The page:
Sleepy Hollow, TV and Twitter

I’ve seen a lot of sci-fi movies and none of them have predicted the hashtag. Star Trek predicted the iPad, Back to the Future will have its self-lacing shoe in 2015, but none of them have imagined a time where the pound sign ( # ) would be called a #hashtag, tweet would be something other than the sound a bird makes, and the amount of it being multiplied be something of relevance.

Twitter, to put it simply, has exploded. It’s described as a social networking site, tool, or app, but we all know it’s more than that. It’s where we go to follow celebrities, post the mundane things that we do every day, and at the present, it has become a gauge of how popular something is becoming.

The best example that I can give you is Ellen’s Oscar selfie. It had the most retweets ever which showed how many people were actually watching the show. It also worked as a chain, a continuous reaction from Twitter users that become Oscar viewers who tweet and affect other people.

Aside from being a gauge, Twitter has given power to the people. In Sleepy Hollow’s case, everyone wasn’t feeling Ichabod Crane’s Revolutionary War attire. It was obvious that most of the viewers wanted Crane to change his clothes, maybe wear something more comfortable like jeans and a shirt. But when Twitter spoke, the writers of the Fox hit show listened. They gave us more than just jeans, they made Crane wear skinny jeans! The sight was already too much to bear, but the banter between Leftenant Mills and Crane was cherry on top of the metaphorical ice cream.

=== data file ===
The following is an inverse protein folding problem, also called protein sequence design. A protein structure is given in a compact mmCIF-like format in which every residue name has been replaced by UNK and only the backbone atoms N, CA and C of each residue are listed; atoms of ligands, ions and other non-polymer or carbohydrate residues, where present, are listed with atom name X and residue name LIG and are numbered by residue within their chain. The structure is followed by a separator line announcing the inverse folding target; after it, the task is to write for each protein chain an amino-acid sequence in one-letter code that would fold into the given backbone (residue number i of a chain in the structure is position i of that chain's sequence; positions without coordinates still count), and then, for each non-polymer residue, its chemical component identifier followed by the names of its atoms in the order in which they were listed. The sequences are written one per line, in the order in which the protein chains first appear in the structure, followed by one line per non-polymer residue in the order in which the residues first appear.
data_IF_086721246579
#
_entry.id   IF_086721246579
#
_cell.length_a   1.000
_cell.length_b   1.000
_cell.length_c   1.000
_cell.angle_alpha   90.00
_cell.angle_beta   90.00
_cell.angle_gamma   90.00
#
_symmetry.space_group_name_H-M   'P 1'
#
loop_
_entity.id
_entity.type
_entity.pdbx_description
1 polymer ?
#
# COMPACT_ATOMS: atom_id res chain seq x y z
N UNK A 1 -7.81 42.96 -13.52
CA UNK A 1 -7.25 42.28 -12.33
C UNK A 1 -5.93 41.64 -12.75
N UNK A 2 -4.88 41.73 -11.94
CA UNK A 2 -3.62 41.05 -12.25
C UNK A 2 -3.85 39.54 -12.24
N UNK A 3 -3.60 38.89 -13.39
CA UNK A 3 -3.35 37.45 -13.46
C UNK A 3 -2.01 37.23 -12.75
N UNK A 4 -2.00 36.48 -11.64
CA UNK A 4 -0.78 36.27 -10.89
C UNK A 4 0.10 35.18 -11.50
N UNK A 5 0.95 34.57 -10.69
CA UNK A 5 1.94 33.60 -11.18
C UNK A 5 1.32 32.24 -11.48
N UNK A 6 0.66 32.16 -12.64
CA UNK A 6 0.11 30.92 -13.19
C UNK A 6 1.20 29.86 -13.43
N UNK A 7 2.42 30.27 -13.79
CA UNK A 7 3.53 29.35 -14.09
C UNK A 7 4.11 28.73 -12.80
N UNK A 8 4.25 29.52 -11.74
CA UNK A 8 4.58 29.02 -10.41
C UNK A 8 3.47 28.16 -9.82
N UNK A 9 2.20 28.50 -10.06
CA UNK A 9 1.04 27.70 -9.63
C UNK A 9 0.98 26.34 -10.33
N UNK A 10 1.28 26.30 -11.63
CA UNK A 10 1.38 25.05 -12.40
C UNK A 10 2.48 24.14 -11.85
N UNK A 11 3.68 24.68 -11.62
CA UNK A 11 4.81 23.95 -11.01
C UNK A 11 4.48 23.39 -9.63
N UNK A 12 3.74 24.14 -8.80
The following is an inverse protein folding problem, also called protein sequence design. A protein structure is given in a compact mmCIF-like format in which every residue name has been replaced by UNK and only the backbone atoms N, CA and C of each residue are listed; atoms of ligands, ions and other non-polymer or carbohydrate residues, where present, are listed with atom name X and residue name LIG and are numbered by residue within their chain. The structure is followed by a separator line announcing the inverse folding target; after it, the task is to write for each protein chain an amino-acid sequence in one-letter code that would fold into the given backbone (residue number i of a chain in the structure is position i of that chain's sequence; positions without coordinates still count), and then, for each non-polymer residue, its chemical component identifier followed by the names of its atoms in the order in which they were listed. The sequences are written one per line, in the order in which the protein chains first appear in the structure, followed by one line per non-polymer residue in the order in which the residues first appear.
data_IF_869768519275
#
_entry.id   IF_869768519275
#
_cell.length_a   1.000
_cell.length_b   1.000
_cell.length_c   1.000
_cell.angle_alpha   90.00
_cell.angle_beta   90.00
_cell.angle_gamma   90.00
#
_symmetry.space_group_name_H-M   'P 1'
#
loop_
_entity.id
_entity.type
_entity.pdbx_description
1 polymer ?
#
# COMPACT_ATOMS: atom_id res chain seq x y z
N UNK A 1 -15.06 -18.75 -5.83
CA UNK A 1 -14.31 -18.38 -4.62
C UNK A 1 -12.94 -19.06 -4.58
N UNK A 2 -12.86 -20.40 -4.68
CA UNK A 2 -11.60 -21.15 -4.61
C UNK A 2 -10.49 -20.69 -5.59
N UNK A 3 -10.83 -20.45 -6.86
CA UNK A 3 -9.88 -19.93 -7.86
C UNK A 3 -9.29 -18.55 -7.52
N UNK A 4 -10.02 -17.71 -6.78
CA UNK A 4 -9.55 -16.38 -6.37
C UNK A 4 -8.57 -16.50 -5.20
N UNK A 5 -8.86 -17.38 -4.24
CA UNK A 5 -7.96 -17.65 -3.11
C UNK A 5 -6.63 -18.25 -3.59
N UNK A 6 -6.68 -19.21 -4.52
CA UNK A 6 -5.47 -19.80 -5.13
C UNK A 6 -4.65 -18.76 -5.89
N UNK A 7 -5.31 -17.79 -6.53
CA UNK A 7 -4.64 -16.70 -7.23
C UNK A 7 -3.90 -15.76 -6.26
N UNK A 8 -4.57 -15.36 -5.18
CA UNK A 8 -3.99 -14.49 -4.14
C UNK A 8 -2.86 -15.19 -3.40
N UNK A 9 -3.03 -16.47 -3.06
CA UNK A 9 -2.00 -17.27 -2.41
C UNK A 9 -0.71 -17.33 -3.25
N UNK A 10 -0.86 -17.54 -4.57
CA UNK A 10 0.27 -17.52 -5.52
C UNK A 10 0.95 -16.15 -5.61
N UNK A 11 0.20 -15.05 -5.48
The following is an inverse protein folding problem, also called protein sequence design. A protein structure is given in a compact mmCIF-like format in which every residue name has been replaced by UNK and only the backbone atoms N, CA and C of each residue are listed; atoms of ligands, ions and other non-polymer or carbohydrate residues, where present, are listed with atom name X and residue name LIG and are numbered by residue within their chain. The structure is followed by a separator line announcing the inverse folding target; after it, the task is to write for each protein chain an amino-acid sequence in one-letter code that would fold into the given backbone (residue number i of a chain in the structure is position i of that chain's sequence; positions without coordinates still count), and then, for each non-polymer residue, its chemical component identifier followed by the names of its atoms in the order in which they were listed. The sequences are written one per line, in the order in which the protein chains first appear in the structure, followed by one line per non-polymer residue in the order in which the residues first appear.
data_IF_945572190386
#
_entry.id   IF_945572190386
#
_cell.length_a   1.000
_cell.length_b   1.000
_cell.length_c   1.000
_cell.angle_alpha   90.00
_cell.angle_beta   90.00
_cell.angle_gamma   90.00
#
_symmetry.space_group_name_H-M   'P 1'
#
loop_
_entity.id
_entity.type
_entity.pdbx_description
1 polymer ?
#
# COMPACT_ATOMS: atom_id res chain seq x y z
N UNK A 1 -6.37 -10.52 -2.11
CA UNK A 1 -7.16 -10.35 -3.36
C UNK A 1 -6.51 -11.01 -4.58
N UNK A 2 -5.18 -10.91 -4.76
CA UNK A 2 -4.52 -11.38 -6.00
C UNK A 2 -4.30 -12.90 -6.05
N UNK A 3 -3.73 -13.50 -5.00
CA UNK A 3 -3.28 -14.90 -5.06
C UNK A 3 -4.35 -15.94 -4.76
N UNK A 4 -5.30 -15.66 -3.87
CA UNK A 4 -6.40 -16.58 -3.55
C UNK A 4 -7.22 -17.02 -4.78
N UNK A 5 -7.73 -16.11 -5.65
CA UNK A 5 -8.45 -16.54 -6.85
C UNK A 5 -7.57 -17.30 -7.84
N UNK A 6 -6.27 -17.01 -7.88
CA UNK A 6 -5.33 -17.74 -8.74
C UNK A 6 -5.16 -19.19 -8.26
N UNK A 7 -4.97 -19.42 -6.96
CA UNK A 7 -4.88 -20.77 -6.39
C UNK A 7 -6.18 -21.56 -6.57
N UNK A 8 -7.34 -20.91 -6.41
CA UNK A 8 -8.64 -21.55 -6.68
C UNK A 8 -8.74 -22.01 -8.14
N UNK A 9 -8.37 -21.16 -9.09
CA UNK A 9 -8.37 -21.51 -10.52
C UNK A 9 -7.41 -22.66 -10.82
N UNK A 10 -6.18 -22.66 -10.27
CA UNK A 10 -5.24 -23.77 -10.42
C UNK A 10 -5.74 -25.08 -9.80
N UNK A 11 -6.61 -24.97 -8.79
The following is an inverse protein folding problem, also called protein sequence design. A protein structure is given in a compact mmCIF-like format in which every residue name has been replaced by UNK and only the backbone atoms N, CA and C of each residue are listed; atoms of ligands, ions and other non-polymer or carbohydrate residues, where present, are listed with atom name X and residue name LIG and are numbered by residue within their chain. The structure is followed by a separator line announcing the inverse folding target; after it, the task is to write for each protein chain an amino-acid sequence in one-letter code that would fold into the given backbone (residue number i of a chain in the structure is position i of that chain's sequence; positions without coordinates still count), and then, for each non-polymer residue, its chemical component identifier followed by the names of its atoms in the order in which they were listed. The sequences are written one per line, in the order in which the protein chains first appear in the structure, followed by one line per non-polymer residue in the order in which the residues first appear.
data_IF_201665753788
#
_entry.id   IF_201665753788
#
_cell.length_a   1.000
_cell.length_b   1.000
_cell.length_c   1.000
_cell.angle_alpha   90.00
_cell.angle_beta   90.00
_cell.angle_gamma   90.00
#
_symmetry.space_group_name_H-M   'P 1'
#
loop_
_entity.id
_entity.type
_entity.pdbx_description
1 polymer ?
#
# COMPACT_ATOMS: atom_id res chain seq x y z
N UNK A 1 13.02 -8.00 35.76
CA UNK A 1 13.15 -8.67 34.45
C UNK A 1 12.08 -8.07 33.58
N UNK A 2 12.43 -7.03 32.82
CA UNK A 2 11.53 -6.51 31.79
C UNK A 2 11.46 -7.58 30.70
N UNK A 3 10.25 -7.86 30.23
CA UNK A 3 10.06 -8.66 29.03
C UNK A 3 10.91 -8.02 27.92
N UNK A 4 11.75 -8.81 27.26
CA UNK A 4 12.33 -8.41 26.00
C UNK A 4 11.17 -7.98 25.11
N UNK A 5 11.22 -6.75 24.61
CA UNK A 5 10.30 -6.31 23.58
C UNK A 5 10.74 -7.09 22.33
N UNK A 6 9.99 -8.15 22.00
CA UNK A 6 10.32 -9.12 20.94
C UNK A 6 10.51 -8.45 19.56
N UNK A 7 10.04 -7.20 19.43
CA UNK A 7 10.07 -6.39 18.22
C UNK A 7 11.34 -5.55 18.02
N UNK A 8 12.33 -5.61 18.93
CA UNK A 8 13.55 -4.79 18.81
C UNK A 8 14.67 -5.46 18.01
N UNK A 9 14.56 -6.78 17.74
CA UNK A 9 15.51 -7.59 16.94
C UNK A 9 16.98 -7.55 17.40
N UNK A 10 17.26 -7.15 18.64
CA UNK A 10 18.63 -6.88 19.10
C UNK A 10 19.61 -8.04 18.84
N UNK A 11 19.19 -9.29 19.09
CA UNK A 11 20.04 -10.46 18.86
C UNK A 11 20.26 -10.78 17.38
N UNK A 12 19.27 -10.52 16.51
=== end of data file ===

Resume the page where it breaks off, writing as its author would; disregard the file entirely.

“Hell hath frozen over.” Says Abbie.

“One sign of the impending apocalypse is surely skinny jeans.”  Crane responds.

Twitter is also a messaging app, allowing fans and the actors, actresses, writers, and show-runners, tweet and talk to each other during the program. Plainly, it’s the most creative and awesome marketing strategy of all time. The always entertaining and funny reality show The Voice post tweets of the judges every time something humorous or cool happens. Scandal, on the other hand, encourage actors to talk to viewers during the show.

“What has popped up in the last five years is TV viewers have a connection to show runners and actors that is more immediate and transparent,” said Geoffrey Long, who explores transmedia experiences for USC’s Annenberg Innovation Lab. “There’s an active dialogue that is no longer heavily one-sided. We’re still in the early stages of how that changes things.”

The social networking site has cultivated carefully the relationship of TV and twitter. The San Francisco company has made a deal with Nielsen to produce ratings based on twitter conversations. It has also struck partnerships with major networks like CBS, NBC, Fox, and ESPN. The advertisers are also realizing the effectiveness of Twitter. Companies like Budweiser, Coca-Cola, Doritos, Honda and H&M have incorporated hashtags in their Super Bowl ad campaigns.

“It’s past experimental for many agencies. It’s proven to drive engagement at scale,” said Mike Margolin, senior vice president of audience strategy for Santa Monica-based RPA, Honda’s ad agency.

So the big men have spoken. It’s not a fad, it’s not an experimental gimmick. Better get used to it people, because Twitter is here to stay. #nevergonnagiveyouup

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